Position & Site a Bee Hive
Consider carefully where the bees will be eventually living before you get them.
Once they are positioned, moving the hive full of bees can be a problem because of the bees homing instinct so plan ahead.
"Bees will do anywhere" is an old beekeeping saying, in other words, the bees make the best of what they have but they do have some preferences.
Hives don't take up much space and so they can fit just about anywhere, there is no need for a large garden.
Most geographical areas provide more than enough forage for bees as they can work an area of 28 square miles surrounding the hive.
Needs of the Bee...
Perfect sites can be few and far between but whilst they "will do anywhere", they will do much better in some places than others.
Shelter from cold winds is possibly the most important consideration, bees do not like exposed locations - the ideal location would be sheltered on all sides.
Wind chill and wind speed will stop them from flying so position the hive in the lee of a hedge or windbreak if this is considered a problem.
Willow, sunflowers or runner beans, for examples, can be grown to provide a windbreak and also forage for the bees.
Placing the hive at the sheltered edge of a woodland is good but it should not be positioned under a tree canopy - water dripping from the leaves means it "rains" a lot longer there preventing flying.
In nature the bees would prefer their nest a few metres off the ground and if this is practical or appealing, why not?
Hives on city rooftops are not uncommon. Horizontal Top Bar hives can be hung from trees and lowered for inspection.
Obviously you do not need to have your hive in the air for the bees to prosper but they do not thrive if the hive is on the cold damp ground.
Bricks, blocks or a Plastic Hive Stand must be used as a damp course either under the hive or the legs of a stand.
This can also raise the hive to a height convenient for the beekeeper.
The verticality of the comb is produced by the bees hanging like a plumb line so ensure the stand and hive are levelled in both directions - a saucer of water on the top of the hive makes a simple level.
It makes little difference to the bees what way the entrance points as long as the hive is in a position to get the sun at least once a day, earlier better than later.
If there is more than one hive in the apiary it is best to have the entrances of each hive pointing different directions. This reduces the possibility of bees accidentally returning to the wrong hive, known as "drifting".
It has been shown that in a row of hives with their entrances all pointing the same way, one end hive will end up with a higher population than the rest due to drifting. This is not a good thing if you consider a queen coming back from a mating flight may enter the wrong hive. It can also quickly spread any disease throughout the apiary.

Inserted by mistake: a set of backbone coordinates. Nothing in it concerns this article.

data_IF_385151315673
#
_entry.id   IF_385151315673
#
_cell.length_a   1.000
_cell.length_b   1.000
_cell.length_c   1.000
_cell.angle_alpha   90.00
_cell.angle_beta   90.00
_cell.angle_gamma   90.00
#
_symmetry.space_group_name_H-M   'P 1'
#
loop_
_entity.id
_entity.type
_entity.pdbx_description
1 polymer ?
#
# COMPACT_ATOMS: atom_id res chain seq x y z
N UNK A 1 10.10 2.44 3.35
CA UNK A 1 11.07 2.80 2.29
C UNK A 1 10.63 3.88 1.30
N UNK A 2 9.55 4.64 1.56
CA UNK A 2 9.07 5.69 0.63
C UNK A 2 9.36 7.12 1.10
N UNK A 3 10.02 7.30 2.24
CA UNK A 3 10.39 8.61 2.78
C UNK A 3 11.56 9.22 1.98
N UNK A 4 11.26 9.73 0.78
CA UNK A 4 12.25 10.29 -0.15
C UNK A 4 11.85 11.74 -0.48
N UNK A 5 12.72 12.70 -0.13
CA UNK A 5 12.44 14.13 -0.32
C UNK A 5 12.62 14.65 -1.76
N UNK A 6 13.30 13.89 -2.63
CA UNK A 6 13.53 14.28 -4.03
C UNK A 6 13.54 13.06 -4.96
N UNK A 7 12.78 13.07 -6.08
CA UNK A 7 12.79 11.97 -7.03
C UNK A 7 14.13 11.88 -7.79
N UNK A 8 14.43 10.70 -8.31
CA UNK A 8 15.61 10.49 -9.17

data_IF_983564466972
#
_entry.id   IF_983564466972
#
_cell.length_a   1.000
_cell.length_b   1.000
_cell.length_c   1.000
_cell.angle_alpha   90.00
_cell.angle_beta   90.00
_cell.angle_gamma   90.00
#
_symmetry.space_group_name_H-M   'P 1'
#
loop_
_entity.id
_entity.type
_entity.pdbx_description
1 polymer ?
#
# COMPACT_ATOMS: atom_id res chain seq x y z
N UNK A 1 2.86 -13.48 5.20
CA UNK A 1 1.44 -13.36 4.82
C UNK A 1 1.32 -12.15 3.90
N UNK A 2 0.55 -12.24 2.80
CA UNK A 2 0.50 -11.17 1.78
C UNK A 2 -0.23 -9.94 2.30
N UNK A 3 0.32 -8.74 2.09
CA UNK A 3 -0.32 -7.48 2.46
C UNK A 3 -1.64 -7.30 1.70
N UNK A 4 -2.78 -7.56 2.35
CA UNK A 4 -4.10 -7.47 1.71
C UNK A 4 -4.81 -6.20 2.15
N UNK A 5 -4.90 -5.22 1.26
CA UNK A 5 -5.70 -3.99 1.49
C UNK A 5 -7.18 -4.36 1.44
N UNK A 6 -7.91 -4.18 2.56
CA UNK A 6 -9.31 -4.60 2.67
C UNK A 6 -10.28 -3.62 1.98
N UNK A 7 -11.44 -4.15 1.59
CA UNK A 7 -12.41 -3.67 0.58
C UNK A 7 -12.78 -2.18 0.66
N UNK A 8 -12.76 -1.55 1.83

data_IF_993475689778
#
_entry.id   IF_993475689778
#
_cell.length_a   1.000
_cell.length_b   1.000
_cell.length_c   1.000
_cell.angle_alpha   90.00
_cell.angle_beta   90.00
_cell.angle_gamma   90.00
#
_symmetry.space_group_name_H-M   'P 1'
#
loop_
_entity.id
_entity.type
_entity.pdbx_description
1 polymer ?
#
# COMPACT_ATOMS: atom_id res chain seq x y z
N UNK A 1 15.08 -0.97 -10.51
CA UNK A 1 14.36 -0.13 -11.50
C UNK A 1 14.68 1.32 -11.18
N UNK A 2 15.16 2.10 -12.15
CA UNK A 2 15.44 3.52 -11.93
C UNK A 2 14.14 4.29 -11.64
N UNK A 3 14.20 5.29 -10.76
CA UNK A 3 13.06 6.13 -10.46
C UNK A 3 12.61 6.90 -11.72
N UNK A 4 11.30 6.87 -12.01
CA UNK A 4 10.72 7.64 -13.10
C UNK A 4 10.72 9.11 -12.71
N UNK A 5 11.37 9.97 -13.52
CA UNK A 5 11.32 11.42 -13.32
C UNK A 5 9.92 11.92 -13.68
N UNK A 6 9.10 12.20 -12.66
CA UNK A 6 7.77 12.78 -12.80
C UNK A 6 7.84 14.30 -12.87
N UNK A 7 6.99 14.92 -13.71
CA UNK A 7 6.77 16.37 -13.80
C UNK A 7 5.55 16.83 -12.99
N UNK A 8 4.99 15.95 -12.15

There is no need for the hive to be outside at all as long as the bees can come and go. It is common in some countries to keep the hives in "bee sheds" or "bee houses", each colony having its own access to the outside. This is also the only way to prevent theft and vandalism.
As long as the behaviour and needs of the bee are understood and met, the location and design of hives is only limited by practicality, imagination and ingenuity.
Needs of People...
After the bees, the main consideration when deciding on a site is the preferences and needs of the people surrounding the hive. This is not only you but your family, neighbours and passers-by.
People and bees normally only come into contact when their paths accidentally cross or when the hive has been opened or disturbed.
For a risk assessment, hives should be placed so they are at least 10 meters away from the path of people.
With bees flying at about 15 feet, accidental problems tend to arise when the bee is either just leaving or returning to the hive which brings them down to human level.
Their flight paths to and from the entrance normally form quite a distinct funnel so this can be directed away from "people paths".
Placing a hive near a high hedge or fence, for example, with its entrance pointing towards it will force the bees to fly up and over quickly reaching a safe altitude.
This can also be achieved with artificial windbreaks if necessary.
Sometimes the hive has to be disturbed such as during health checks and inspections for example.
You must be aware that the bees will possibly blame anyone in the vicinity for the intrusion, including the neighbour sunbathing on the other side of the hedge.
It must be said that in good conditions with considerate and gentle handling, most bees have little reaction at all. Problems can and will arise if the colony is disturbed out of season or when weather conditions are bad.
Bees are also wild animals and cannot be predicted.
The response of the general public to bees and bee hives also cannot be predicted. In our long experience, this can be just fear and loathing which can often be changed with a little education.
Sadly the general public can also be responsible for vandalism and theft. Unless bee hives can only be seen by the benevolent then positioning hives out of sight is recommended wherever the apiary may be located.